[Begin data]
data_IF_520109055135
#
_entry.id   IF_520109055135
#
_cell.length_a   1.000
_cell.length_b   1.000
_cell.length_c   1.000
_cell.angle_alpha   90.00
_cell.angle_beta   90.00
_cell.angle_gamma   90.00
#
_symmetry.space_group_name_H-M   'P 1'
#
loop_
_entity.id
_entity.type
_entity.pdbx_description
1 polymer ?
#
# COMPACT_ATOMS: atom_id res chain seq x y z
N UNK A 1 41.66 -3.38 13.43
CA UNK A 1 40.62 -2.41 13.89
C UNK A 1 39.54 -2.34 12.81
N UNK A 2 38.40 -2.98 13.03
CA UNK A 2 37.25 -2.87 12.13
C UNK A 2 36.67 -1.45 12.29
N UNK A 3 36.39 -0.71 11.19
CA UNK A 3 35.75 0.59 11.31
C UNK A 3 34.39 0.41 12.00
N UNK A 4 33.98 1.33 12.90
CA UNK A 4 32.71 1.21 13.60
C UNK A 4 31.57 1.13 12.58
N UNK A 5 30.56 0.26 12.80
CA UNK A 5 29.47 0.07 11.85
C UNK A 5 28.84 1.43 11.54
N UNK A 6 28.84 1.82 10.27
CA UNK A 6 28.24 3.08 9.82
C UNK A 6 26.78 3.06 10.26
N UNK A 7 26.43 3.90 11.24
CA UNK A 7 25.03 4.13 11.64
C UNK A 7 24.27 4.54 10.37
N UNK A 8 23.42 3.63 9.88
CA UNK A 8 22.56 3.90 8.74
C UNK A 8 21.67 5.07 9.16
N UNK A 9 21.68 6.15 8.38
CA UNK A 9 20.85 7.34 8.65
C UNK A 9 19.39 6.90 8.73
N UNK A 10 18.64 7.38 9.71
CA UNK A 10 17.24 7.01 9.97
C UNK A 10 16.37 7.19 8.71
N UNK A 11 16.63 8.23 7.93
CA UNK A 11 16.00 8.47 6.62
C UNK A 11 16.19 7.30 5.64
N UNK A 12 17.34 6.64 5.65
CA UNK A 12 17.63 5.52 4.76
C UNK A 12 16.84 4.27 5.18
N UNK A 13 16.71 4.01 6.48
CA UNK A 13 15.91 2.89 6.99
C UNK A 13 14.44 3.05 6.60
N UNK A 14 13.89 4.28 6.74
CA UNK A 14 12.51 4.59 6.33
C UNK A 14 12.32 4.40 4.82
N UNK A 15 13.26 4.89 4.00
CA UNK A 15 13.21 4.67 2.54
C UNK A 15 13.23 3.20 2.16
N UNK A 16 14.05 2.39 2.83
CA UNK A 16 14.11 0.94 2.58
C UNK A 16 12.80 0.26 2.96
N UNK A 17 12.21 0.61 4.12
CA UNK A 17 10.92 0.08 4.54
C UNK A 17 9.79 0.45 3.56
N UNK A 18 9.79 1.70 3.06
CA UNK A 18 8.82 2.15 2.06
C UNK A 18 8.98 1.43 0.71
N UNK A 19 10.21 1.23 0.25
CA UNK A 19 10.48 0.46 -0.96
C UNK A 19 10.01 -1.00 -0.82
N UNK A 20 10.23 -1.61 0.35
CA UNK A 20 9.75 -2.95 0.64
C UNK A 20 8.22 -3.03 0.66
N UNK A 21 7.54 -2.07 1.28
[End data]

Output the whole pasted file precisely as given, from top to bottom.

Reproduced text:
data_IF_520109055135
#
_entry.id   IF_520109055135
#
_cell.length_a   1.000
_cell.length_b   1.000
_cell.length_c   1.000
_cell.angle_alpha   90.00
_cell.angle_beta   90.00
_cell.angle_gamma   90.00
#
_symmetry.space_group_name_H-M   'P 1'
#
loop_
_entity.id
_entity.type
_entity.pdbx_description
1 polymer ?
#
# COMPACT_ATOMS: atom_id res chain seq x y z
N UNK A 1 41.66 -3.38 13.43
CA UNK A 1 40.62 -2.41 13.89
C UNK A 1 39.54 -2.34 12.81
N UNK A 2 38.40 -2.98 13.03
CA UNK A 2 37.25 -2.87 12.13
C UNK A 2 36.67 -1.45 12.29
N UNK A 3 36.39 -0.71 11.19
CA UNK A 3 35.75 0.59 11.31
C UNK A 3 34.39 0.41 12.00
N UNK A 4 33.98 1.33 12.90
CA UNK A 4 32.71 1.21 13.60
C UNK A 4 31.57 1.13 12.58
N UNK A 5 30.56 0.26 12.80
CA UNK A 5 29.47 0.07 11.85
C UNK A 5 28.84 1.43 11.54
N UNK A 6 28.84 1.82 10.27
CA UNK A 6 28.24 3.08 9.82
C UNK A 6 26.78 3.06 10.26
N UNK A 7 26.43 3.90 11.24
CA UNK A 7 25.03 4.13 11.64
C UNK A 7 24.27 4.54 10.37
N UNK A 8 23.42 3.63 9.88
CA UNK A 8 22.56 3.90 8.74
C UNK A 8 21.67 5.07 9.16
N UNK A 9 21.68 6.15 8.38
CA UNK A 9 20.85 7.34 8.65
C UNK A 9 19.39 6.90 8.73
N UNK A 10 18.64 7.38 9.71
CA UNK A 10 17.24 7.01 9.97
C UNK A 10 16.37 7.19 8.71
N UNK A 11 16.63 8.23 7.93
CA UNK A 11 16.00 8.47 6.62
C UNK A 11 16.19 7.30 5.64
N UNK A 12 17.34 6.64 5.65
CA UNK A 12 17.63 5.52 4.76
C UNK A 12 16.84 4.27 5.18
N UNK A 13 16.71 4.01 6.48
CA UNK A 13 15.91 2.89 6.99
C UNK A 13 14.44 3.05 6.60
N UNK A 14 13.89 4.28 6.74
CA UNK A 14 12.51 4.59 6.33
C UNK A 14 12.32 4.40 4.82
N UNK A 15 13.26 4.89 4.00
CA UNK A 15 13.21 4.67 2.54
C UNK A 15 13.23 3.20 2.16
N UNK A 16 14.05 2.39 2.83
CA UNK A 16 14.11 0.94 2.58
C UNK A 16 12.80 0.26 2.96
N UNK A 17 12.21 0.61 4.12
CA UNK A 17 10.92 0.08 4.54
C UNK A 17 9.79 0.45 3.56
N UNK A 18 9.79 1.70 3.06
CA UNK A 18 8.82 2.15 2.06
C UNK A 18 8.98 1.43 0.71
N UNK A 19 10.21 1.23 0.25
CA UNK A 19 10.48 0.46 -0.96
C UNK A 19 10.01 -1.00 -0.82
N UNK A 20 10.23 -1.61 0.35
CA UNK A 20 9.75 -2.95 0.64
C UNK A 20 8.22 -3.03 0.66
N UNK A 21 7.54 -2.07 1.28